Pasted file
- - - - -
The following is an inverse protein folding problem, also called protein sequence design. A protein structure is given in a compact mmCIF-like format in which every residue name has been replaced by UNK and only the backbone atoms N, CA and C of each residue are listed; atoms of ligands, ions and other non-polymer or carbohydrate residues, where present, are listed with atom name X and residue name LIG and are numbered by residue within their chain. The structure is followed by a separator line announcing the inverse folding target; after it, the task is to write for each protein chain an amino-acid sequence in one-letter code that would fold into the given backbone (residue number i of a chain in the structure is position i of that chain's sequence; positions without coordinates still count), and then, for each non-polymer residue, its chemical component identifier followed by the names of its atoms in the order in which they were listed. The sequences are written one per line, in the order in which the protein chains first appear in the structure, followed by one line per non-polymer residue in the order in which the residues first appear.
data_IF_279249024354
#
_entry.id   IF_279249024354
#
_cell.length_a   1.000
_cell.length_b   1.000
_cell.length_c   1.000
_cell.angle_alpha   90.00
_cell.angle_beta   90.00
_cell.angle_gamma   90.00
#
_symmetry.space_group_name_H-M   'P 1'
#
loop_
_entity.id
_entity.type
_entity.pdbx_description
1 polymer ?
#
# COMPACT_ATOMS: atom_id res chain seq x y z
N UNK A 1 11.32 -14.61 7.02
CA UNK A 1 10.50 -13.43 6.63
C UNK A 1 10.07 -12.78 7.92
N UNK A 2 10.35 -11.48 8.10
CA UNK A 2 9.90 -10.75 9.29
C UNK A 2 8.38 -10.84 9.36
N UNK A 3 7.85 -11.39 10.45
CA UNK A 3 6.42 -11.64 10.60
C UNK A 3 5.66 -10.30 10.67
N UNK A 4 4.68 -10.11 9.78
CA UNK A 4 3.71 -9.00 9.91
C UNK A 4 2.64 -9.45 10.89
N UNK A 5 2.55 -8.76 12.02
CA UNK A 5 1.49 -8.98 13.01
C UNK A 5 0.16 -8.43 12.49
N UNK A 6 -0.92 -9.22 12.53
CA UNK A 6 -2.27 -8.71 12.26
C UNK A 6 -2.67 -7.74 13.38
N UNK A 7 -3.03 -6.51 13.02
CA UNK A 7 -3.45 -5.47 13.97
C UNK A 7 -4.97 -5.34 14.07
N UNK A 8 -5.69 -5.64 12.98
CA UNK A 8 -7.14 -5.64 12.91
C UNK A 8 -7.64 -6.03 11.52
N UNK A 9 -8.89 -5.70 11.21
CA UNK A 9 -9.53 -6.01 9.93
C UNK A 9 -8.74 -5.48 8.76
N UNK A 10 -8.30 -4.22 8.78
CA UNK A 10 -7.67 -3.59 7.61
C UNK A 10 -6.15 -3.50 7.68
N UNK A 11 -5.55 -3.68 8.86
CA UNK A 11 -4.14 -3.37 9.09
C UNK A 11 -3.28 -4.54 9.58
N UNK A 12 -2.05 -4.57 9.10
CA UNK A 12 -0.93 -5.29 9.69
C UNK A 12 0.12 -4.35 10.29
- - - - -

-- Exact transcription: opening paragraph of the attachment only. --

The following is an inverse protein folding problem, also called protein sequence design. A protein structure is given in a compact mmCIF-like format in which every residue name has been replaced by UNK and only the backbone atoms N, CA and C of each residue are listed; atoms of ligands, ions and other non-polymer or carbohydrate residues, where present, are listed with atom name X and residue name LIG and are numbered by residue within their chain. The structure is followed by a separator line announcing the inverse folding target; after it, the task is to write for each protein chain an amino-acid sequence in one-letter code that would fold into the given backbone (residue number i of a chain in the structure is position i of that chain's sequence; positions without coordinates still count), and then, for each non-polymer residue, its chemical component identifier followed by the names of its atoms in the order in which they were listed. The sequences are written one per line, in the order in which the protein chains first appear in the structure, followed by one line per non-polymer residue in the order in which the residues first appear.